Tag Archives: teaching

Things we need to quit saying as parents

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Since the title is pretty self-explanatory, I think we should just jump right into this list:

  • I don’t care – You do care. Yes, their timing is probably off (sorry kid, waking me out of a dead sleep at 3am to discuss the reasons why Pluto should be a planet again, isn’t exactly the ideal conditions for this discussion). So, I encourage you to strike the phrase entirely from your vocab. I try to use, “Now is not the time but I’d be glad to listen in a minute/ after breakfast/during lunch/etc.
  •  Can’t – Can’t is an unacceptable word in our house. Nothing gets me down more than hearing one of my kids say, “I can’t do this!” Or being teased by their sibling, “Haha, you can’t do it!” Ugh. I make them say, “I’ll try it!” Instead. And if they struggle, then we say, “This is really hard, but I’ll keep trying” or “This is really hard, could I have help please?” I don’t want my kids thinking they can’t do things, just because they have this negative language. And don’t think this means I don’t believe in the word “no,” because I absolutely do. No, I just want them to try things and learn from their mistakes rather than just saying, “I can’t do that” and never trying.
  • Stupid – We try to say “silly” instead. I have yet to find a situation in which it’s appropriate for anyone, at any age, to call someone else stupid or dumb. Or for them to be called stupid or dumb. They’re not going to always be the smartest, the fastest, the prettiest, the bravest, etc etc. but when you are trying and learning, there is nothing stupid or dumb about that.
  • Perfect – No one is perfect. I don’t tell my kids they are perfect, and I certainly don’t tell them that I or their father are perfect. Everyone has flaws, everyone has strengths. Everyone has goals, everyone has fears. There is no perfect job, class, car, hobby, or pet. We need to encourage others in their flaws and fears and celebrate their goals and strengths. Practice does not make perfect, practice makes permanent. “Practice like you’ve never won, and perform like you’ve never lost.”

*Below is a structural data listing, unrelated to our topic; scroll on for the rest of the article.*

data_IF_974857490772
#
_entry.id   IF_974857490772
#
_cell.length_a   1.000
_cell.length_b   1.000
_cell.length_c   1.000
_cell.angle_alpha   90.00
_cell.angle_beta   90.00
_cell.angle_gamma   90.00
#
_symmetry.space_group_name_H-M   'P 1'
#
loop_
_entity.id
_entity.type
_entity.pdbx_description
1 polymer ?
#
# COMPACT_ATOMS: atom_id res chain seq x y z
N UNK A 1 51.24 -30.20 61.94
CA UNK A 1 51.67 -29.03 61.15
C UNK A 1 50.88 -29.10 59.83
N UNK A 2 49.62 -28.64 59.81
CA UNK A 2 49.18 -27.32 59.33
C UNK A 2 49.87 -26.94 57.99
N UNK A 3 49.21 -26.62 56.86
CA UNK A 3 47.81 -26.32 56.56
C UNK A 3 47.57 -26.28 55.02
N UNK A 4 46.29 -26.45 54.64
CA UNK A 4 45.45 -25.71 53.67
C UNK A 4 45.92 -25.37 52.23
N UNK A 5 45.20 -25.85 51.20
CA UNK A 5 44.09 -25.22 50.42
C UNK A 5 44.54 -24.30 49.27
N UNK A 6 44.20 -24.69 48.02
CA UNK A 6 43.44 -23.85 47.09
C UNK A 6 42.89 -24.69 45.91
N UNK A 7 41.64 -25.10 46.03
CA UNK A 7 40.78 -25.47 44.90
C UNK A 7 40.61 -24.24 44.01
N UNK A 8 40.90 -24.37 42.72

• Hate – There are only a few things in this world that should be hated. Cancer, crimes against the innocent, and the Yankees. Hating someone for having a different sexual orientation, their skin color/heritage, their religious preference (or lack thereof), and anything else like that? No. Never okay. You can disagree with them. You can not like their choices and not make those choices for yourself. But there is never a good reason to hate someone or something. You can not like it and move on. Don’t waste your time and energy on something or someone negative, all of that can be put into positive things. Except the Yankees, fuck them, there’s no positive spin to that one. đŸ˜‰
  • Be/Just like – “Why can’t you be quiet like your sister?” “Why don’t you just study like your friend?” Well, because they are not anyone else. Copying someone else is not what I want my kids to do, even if their friends are “more” at something than they are. Be the best version of yourself, because that’s better than a copy of someone else.

What are your thoughts? What words have you gotten rid of from your vocabulary?

Autism Testing is the bane of my exsistance

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So here we are on this windy, wintery afternoon, awaiting to go in for Avila’s annual testing.

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I always feel like a horrible parent at these things. That whenever she can’t do a skill or task, I instantly feel guilty because I feel like I should have been working harder, longer, with her on those things.